Quick action by two visitors to the Connecticut Audubon Society sanctuary in Fairfield and staff saved a Barred Owl that injured a wing, most likely while hunting for food.
On Saturday, two people who were hiking at the Larsen Sanctuary. The visitors stopped at the center’s nature store and showed the staff a video they had just taken of the owl and also told them where the owl was seen.
Staff members jumped into action headed into the woods to find it.
“We all split up and looked through the woods off-trail to try to find the owl,” Jill Mahar said. “After a while we were all pretty far from each other and I decided it was a lost cause because Barred Owls’ camouflage is so good and if it didn’t want to be found it just wouldn’t be.
“I then heard faint ‘peep peeps,’ like the call of a spring peeper, and thought I would look for it while I was out walking around. After a minute of looking for the frog, I FOUND THE OWL! The Barred Owl was actually ‘peeping,’ which I have never heard before.”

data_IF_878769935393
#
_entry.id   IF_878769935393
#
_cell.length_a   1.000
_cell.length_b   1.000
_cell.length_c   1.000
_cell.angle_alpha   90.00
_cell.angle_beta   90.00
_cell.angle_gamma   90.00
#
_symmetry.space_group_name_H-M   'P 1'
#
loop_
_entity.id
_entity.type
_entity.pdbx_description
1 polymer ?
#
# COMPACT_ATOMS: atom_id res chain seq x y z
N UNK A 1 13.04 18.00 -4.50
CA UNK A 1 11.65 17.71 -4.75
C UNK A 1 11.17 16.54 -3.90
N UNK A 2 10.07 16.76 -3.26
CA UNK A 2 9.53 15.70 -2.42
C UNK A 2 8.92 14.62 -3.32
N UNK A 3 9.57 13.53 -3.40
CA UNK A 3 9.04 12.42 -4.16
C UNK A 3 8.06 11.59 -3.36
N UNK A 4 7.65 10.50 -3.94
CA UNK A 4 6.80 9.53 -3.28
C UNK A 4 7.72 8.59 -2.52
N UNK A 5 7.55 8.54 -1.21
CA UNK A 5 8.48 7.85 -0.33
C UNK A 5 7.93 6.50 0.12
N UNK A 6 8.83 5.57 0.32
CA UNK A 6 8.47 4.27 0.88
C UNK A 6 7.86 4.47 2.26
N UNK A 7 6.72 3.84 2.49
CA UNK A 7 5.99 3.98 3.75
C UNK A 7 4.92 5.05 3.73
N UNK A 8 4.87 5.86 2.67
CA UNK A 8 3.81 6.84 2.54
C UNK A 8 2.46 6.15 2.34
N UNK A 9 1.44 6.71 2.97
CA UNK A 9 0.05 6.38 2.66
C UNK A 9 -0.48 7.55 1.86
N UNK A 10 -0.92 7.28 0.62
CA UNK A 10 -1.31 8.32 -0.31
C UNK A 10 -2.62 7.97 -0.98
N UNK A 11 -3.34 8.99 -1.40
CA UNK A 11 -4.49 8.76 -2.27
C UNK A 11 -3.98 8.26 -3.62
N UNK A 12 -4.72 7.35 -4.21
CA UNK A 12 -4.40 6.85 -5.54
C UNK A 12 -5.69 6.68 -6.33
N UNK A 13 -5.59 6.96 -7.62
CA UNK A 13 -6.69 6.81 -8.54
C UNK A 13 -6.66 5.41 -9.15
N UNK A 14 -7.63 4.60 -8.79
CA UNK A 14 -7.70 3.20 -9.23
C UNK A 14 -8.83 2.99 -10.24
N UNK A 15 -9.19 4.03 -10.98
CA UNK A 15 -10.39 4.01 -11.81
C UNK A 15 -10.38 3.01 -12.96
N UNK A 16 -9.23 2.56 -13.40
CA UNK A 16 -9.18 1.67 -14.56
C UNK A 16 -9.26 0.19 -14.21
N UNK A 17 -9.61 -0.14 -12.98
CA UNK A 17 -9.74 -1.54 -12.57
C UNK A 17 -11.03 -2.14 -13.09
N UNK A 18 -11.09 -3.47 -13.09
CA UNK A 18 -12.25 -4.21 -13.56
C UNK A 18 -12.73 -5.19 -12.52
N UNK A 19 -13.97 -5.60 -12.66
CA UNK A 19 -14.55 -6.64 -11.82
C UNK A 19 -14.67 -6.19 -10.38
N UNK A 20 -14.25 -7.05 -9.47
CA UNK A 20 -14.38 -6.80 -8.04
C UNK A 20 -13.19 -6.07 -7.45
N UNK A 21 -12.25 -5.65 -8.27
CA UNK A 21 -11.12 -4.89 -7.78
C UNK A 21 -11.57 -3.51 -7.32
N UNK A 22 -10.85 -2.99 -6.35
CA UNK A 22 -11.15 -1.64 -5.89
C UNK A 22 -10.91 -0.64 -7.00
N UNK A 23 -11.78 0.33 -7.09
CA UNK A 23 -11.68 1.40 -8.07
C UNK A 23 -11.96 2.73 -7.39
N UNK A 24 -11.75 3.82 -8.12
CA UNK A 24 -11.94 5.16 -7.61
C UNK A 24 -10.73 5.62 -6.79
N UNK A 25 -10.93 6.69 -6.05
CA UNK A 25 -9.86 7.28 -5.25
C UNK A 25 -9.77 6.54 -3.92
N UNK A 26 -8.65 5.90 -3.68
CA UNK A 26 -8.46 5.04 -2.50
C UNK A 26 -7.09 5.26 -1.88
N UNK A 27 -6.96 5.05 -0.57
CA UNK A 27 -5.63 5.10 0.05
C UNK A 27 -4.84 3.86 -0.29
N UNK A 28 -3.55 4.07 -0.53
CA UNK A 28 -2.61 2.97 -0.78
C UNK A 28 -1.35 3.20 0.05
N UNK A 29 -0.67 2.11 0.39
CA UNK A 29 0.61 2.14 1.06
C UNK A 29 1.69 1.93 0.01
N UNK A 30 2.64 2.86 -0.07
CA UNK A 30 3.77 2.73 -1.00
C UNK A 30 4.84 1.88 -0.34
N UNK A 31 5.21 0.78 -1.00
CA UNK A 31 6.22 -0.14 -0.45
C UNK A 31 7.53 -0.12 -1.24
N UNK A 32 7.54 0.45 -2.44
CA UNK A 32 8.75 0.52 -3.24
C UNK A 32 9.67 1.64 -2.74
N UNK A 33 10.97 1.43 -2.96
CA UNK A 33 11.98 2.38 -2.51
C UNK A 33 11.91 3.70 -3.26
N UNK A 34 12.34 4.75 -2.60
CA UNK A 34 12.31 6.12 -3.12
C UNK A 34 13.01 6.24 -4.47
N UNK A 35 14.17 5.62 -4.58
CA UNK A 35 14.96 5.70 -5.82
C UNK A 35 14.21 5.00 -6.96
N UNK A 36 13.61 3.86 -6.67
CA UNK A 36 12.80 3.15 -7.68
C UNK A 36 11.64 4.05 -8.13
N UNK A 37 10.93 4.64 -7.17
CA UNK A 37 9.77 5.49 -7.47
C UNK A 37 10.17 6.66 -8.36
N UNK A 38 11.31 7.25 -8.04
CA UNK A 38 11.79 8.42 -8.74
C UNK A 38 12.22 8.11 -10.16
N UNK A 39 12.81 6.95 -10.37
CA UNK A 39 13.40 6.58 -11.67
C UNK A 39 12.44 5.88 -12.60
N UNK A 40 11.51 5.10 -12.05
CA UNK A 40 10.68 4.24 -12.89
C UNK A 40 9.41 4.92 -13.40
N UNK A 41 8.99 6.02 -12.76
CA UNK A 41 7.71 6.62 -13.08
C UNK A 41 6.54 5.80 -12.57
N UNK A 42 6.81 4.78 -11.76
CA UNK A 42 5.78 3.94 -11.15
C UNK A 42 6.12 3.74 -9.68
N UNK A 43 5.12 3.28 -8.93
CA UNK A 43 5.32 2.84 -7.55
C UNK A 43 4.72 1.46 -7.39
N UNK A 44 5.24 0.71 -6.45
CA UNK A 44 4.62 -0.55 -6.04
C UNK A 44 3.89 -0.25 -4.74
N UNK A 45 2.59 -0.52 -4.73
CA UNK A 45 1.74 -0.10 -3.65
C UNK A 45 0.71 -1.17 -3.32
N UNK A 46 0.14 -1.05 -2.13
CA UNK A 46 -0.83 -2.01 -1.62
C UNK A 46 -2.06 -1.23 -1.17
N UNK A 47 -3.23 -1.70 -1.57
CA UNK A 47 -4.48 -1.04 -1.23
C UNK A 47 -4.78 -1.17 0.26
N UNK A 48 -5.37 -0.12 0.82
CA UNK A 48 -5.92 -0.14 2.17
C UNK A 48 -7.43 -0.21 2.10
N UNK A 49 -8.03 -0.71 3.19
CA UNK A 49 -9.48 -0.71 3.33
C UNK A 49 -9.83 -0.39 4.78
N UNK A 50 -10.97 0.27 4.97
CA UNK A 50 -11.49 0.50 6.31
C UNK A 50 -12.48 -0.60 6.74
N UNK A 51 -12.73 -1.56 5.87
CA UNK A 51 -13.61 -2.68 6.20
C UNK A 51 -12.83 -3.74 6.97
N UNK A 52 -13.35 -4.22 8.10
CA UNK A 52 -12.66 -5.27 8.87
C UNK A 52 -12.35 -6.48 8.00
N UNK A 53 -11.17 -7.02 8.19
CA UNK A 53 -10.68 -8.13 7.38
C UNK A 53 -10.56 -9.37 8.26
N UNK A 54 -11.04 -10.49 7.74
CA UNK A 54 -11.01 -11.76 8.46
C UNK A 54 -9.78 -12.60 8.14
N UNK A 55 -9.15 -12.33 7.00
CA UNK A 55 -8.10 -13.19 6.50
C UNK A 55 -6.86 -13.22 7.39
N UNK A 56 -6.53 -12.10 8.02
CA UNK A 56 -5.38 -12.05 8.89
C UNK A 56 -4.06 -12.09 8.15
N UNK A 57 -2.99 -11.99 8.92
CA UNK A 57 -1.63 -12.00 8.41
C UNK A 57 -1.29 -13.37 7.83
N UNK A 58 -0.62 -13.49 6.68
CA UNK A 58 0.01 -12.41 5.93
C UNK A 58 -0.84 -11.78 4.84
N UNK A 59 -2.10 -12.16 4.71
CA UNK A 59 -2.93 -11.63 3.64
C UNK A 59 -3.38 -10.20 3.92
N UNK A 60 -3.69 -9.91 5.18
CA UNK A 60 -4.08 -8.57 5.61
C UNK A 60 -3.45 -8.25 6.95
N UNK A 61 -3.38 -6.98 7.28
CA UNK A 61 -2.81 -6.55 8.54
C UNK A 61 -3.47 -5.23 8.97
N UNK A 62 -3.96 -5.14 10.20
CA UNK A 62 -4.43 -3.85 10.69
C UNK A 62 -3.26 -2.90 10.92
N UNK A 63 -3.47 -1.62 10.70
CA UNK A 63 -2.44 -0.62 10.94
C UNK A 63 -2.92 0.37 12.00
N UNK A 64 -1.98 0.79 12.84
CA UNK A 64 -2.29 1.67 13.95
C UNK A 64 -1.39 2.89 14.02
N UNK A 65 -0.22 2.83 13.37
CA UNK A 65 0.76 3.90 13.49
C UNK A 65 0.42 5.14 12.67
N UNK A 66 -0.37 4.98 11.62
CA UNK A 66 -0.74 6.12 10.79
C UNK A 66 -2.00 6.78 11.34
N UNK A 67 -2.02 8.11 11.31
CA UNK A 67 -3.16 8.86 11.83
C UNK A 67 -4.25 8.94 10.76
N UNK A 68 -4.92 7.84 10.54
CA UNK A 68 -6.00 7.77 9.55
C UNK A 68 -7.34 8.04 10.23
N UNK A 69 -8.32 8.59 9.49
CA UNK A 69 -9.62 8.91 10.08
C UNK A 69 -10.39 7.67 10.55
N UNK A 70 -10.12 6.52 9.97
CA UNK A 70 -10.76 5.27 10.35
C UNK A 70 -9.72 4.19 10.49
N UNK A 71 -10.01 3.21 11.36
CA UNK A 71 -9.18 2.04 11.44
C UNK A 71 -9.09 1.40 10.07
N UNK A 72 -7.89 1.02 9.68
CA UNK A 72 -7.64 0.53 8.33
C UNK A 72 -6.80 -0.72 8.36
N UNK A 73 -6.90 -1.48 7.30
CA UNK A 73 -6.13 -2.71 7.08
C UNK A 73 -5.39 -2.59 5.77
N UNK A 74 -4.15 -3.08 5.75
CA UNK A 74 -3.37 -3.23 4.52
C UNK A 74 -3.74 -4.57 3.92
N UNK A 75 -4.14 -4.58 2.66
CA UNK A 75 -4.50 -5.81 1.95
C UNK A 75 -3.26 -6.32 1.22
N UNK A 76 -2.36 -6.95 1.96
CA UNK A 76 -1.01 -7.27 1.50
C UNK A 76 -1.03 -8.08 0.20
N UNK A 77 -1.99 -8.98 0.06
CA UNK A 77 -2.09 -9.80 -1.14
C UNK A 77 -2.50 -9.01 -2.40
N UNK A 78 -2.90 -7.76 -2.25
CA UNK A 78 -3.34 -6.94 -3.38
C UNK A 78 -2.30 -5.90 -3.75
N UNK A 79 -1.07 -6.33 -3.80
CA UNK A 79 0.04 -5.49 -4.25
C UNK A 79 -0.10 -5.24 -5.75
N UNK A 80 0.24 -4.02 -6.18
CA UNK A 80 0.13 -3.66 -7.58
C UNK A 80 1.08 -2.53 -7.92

She said she watched the bird for several minutes and waited for backup. When her team got close enough, she called them over.
Jill, who started at Connecticut Audubon as a volunteer when she was a teen said “I tried to scare it out into the open area first by just walking up to it as close as I could but that did not work because it was no longer moving.
John Laiacone slipped under the bushes and covered the owl in a towel he had brought. Owls, hawks and other injured or trapped birds often become calm and less stressed when covered in a towel or other piece of soft fabric. In this case, it also prevented the owl from flapping and further damaging its injured wing.
With the bird safely covered in the towel, they drove it to Wildlife in Crisis, a non-profit in Weston that cares for injured raptors and other wildlife.
Peter Reid, the assistant director at Wildlife in Crisis, said the Barred Owl had suffered feather damage and was in reasonably good shape. He said the Barred Owl probably will spend the winter there and that there’s a 50-50 chance it will recover enough to be released back into the wild in the spring.
Connecticut Audubon sends its thanks to the two hikers, who left after showing the video.